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Posts Tagged ‘Forteo’

Treat to Target #6 – Treatment

February 27, 2018 @ 7:07 pm
posted by Dr Ginther

Our goal is NO NEW FRACTURES.  Therefore, Treat to Target means a FRAX score of <20% for “major osteoporotic” and <3% for hip fracture.  Alternately, T-score of better than -1.5 if there are any fractures.

Antiresorptives do not substantially increase bone mass or BMD.  While a 3-5% BMD improvement can be seen when a long term deficiency in calcium absorption is corrected, the function of an antiresorptive is to maintain current bone mass.

If you want to substantially increase bone mass, you must use an anabolic medication.  We now have 2.  Forteo (teriparatide) has been available for 15 years.  Tymlos (abaloparatide) was approved late last spring, but has only achieved good coverage by a majority of insurance companies in the last month.

Both can be given for up to 24 months.  Both must be followed by an antiresorptive to avoid loss of gains.  Both will show continued improvement in BMD for up to 3 years after switching to an antiresorptive because calcium takes up to 3 years to fully accumulate in new bone matrix formed by an anabolic.

Both should NOT be given to anyone with open growth plates, Paget’s, radiation to bone, cancers which have or could spread to bone, elevated bone specific alkaline phosphatase other than from fracture healing, or pregnant or nursing women.

Tymlos is approved for postmenopausal women only.  It does not stimulate bone turnover significantly and therefore shows faster BMD increase initially in the hip.  It has not been tested for use after antiresorptives.

Forteo is approved for men and women with osteoporosis which is “age-related”, or from steroid use, or from idiopathic hypogonadism.  Forteo significantly increases both osteoblast and osteoclast activity, thereby stimulating bone turnover, which is often suppressed after long-term antiresorptives.  Forteo is the default treatment for ONJ and AFF.

If you are dealing with vertebral fractures on VFA, or really low BMD on DXA, or with multiple fragility fractures, you need an ANABOLIC FIRST, to decrease fracture risk.  Then follow with antiresorptives to maintain a low enough fracture risk.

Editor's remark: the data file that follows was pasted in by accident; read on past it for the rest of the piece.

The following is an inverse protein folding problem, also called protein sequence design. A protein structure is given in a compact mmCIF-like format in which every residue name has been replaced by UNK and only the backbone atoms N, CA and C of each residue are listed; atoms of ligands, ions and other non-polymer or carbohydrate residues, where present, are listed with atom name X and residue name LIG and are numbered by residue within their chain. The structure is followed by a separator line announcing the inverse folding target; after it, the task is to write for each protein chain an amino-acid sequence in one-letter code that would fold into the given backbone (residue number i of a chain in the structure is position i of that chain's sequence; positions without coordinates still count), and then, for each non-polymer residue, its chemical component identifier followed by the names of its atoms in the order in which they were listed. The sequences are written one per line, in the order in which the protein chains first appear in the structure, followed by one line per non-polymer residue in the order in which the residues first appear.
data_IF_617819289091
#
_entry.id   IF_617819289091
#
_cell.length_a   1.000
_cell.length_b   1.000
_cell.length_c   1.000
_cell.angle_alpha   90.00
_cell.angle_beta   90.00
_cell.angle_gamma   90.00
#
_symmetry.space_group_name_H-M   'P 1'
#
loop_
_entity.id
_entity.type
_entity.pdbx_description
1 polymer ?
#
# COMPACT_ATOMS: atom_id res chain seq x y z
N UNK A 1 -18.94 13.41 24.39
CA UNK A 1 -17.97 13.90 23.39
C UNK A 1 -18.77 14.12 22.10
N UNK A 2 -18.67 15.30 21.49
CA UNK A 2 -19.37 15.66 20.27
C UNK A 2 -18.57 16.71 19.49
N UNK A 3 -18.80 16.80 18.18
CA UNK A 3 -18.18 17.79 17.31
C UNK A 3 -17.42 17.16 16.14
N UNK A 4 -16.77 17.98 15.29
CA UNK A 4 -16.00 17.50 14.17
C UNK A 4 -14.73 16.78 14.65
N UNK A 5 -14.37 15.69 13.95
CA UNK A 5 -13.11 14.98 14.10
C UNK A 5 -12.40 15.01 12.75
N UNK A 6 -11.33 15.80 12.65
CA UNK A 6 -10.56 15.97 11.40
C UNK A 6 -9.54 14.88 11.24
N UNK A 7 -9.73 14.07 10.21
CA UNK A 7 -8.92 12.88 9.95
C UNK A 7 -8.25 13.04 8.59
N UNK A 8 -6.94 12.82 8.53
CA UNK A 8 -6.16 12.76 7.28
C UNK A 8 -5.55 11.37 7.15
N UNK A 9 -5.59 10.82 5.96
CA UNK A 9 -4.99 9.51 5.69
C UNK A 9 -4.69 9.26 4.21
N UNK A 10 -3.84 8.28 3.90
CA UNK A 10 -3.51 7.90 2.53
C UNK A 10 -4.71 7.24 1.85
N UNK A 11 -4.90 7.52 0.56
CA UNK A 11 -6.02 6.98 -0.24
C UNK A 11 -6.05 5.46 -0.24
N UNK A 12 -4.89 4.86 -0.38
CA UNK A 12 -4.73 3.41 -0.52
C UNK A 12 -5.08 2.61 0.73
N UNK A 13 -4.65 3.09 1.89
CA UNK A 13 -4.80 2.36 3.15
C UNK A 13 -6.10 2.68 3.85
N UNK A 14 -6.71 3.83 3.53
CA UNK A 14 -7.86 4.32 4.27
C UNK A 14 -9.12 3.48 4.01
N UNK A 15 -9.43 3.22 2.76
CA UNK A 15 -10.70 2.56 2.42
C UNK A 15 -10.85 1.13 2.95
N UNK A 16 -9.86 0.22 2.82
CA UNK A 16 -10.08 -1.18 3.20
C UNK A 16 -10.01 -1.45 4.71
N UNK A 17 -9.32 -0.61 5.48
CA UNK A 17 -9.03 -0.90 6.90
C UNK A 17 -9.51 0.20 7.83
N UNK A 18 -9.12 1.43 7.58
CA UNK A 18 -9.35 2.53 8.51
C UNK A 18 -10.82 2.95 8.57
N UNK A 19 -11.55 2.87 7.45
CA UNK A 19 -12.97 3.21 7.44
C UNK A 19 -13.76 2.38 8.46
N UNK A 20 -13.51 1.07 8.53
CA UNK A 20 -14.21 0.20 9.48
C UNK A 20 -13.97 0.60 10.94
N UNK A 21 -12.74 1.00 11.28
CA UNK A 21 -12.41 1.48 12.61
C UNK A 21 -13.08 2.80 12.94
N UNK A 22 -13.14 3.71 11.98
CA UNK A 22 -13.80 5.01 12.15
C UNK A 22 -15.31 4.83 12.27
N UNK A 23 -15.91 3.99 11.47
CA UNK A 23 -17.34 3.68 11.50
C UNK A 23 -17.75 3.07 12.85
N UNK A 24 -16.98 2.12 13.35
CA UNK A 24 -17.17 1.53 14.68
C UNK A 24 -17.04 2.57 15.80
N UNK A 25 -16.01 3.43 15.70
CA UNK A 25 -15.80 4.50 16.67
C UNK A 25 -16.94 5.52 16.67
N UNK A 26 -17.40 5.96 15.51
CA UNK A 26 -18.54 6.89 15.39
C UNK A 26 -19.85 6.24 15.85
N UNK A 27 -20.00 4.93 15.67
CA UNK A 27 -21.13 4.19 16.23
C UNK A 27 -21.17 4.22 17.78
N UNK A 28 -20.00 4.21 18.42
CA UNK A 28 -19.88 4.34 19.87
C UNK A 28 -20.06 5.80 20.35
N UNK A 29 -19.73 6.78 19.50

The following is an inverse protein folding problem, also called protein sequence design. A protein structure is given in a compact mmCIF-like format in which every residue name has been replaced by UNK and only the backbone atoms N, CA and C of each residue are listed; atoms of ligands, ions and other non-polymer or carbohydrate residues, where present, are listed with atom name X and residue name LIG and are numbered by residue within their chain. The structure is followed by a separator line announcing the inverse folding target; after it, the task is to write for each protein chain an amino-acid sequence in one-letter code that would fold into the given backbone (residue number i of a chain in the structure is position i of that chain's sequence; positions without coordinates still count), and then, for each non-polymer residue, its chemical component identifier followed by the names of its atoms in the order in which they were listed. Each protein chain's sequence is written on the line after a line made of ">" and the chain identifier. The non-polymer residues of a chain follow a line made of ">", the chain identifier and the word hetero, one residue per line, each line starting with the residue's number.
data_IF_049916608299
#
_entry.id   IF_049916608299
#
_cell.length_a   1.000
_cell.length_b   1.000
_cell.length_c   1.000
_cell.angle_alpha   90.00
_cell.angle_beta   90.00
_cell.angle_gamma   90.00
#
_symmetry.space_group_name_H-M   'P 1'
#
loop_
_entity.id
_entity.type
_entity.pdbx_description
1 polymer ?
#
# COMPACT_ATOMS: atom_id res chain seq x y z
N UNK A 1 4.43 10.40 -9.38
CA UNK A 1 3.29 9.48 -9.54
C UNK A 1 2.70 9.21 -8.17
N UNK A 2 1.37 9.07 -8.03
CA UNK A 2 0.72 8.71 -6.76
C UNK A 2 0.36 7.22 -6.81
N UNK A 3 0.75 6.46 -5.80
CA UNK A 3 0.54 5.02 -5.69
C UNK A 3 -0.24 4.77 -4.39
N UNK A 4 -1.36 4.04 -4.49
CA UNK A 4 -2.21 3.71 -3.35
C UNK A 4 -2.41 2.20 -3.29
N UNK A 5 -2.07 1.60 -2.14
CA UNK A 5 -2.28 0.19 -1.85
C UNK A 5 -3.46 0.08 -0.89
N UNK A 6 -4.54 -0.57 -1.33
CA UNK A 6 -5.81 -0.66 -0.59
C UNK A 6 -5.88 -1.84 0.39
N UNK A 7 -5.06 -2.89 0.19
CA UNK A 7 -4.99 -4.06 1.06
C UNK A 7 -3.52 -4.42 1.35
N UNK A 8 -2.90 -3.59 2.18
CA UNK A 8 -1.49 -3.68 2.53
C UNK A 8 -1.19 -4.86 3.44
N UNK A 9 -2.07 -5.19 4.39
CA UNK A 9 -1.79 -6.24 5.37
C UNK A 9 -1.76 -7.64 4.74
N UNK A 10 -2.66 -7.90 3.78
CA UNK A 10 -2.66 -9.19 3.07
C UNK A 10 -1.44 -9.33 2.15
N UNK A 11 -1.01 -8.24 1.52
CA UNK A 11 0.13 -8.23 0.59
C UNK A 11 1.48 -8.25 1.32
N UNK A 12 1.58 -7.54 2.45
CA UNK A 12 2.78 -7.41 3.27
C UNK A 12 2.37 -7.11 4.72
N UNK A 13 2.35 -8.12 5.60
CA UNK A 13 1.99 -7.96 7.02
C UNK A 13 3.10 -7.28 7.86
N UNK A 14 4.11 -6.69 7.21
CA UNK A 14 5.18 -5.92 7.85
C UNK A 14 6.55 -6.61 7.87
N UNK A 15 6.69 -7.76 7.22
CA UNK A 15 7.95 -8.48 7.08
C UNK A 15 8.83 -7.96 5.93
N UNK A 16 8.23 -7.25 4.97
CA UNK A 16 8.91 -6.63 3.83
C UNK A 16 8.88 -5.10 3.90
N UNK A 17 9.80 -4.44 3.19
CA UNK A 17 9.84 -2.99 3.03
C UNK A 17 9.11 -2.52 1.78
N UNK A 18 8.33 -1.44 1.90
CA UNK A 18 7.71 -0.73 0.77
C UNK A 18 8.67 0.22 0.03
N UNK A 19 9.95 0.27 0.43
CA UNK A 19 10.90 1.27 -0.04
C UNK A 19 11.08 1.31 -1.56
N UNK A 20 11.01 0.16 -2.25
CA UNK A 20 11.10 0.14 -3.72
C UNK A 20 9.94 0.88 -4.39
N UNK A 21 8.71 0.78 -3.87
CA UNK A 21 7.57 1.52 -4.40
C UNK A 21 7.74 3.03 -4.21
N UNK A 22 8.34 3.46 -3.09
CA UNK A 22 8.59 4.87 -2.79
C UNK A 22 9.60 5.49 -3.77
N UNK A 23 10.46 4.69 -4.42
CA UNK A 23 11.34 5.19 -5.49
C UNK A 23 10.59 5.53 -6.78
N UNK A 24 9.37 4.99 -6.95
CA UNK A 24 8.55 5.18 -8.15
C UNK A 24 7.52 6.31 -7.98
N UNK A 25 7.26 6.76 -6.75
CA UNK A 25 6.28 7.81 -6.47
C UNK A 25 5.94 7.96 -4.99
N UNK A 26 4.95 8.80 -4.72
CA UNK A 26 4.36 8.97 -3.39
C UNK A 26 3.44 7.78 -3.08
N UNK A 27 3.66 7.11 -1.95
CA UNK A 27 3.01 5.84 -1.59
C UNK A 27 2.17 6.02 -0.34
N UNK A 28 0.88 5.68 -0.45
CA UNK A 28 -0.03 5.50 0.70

Remember, even these medications will fail without proper nutrition.

jay Ginther, MD

A New Anabolic – Tymlos

September 24, 2017 @ 8:53 pm
posted by Dr Ginther

The FDA approved Tymlos (Abaloparatide) in June for use in women diagnosed with osteoporosis.  Unfortunately most patients are unlikely to obtain insurance coverage for Tymlos until January or February 2018.

Tymlos is an anabolic, which means that it can stimulate osteoblasts, the cells that make new bone matrix.  Until now only Forteo (Teriparatide) has been available to do that.  Having a second option will be helpful.

Tymlos is similar to Forteo, yet there are distinct differences.  Tymlos is almost pure osteoblast stimulation which means that BMD rises faster in areas with cortical bone, such as the hip.  This potentially makes it a better choice for women never exposed to antiresorptive bisphosphonates like Fosamax (Alendronate), Actonel (Risedronate), Boniva (Ibandronate), and Reclast.

Tymlos is a daily shot (like insulin), but does not require refrigeration.  It is approved for up to 24 months use and must be followed by an antiresorptive in order to not lose the benefits gained.

Patients with a single fracture of hip, or multiple fractures of other bones including spine, or with a BMD well below -2.5, or a FRAX score well above 20%and 3.0%, should be considered for an anabolic.  Now we have another choice available.

For now Tymlos is approved for women only and osteoporosis only.  We look forward to the FDA adding men and other indications in coming years.